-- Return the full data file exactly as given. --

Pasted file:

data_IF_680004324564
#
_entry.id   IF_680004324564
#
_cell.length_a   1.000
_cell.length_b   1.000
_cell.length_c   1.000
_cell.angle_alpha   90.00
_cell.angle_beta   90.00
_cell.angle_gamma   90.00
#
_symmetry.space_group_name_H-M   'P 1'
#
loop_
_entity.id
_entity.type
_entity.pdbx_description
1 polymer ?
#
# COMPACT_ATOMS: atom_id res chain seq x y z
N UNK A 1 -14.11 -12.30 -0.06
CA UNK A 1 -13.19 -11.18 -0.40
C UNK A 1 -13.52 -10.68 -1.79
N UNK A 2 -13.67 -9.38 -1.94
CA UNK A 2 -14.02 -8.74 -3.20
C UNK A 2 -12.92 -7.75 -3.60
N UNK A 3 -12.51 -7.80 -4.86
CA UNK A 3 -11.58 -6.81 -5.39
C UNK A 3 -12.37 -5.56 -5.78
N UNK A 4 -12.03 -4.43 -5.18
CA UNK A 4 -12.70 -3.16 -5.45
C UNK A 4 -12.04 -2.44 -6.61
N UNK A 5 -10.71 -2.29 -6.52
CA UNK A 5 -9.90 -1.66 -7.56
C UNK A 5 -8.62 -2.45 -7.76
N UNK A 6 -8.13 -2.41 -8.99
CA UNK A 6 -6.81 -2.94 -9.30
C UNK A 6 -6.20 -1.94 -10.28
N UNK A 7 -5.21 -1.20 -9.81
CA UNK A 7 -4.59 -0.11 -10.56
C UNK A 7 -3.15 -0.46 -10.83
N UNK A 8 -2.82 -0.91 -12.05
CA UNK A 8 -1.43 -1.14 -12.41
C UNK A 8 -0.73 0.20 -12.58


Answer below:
data_IF_680004324564
#
_entry.id   IF_680004324564
#
_cell.length_a   1.000
_cell.length_b   1.000
_cell.length_c   1.000
_cell.angle_alpha   90.00
_cell.angle_beta   90.00
_cell.angle_gamma   90.00
#
_symmetry.space_group_name_H-M   'P 1'
#
loop_
_entity.id
_entity.type
_entity.pdbx_description
1 polymer ?
#
# COMPACT_ATOMS: atom_id res chain seq x y z
N UNK A 1 -14.11 -12.30 -0.06
CA UNK A 1 -13.19 -11.18 -0.40
C UNK A 1 -13.52 -10.68 -1.79
N UNK A 2 -13.67 -9.38 -1.94
CA UNK A 2 -14.02 -8.74 -3.20
C UNK A 2 -12.92 -7.75 -3.60
N UNK A 3 -12.51 -7.80 -4.86
CA UNK A 3 -11.58 -6.81 -5.39
C UNK A 3 -12.37 -5.56 -5.78
N UNK A 4 -12.03 -4.43 -5.18
CA UNK A 4 -12.70 -3.16 -5.45
C UNK A 4 -12.04 -2.44 -6.61
N UNK A 5 -10.71 -2.29 -6.52
CA UNK A 5 -9.90 -1.66 -7.56
C UNK A 5 -8.62 -2.45 -7.76
N UNK A 6 -8.13 -2.41 -8.99
CA UNK A 6 -6.81 -2.94 -9.30
C UNK A 6 -6.20 -1.94 -10.28
N UNK A 7 -5.21 -1.20 -9.81
CA UNK A 7 -4.59 -0.11 -10.56
C UNK A 7 -3.15 -0.46 -10.83
N UNK A 8 -2.82 -0.91 -12.05
CA UNK A 8 -1.43 -1.14 -12.41
C UNK A 8 -0.73 0.20 -12.58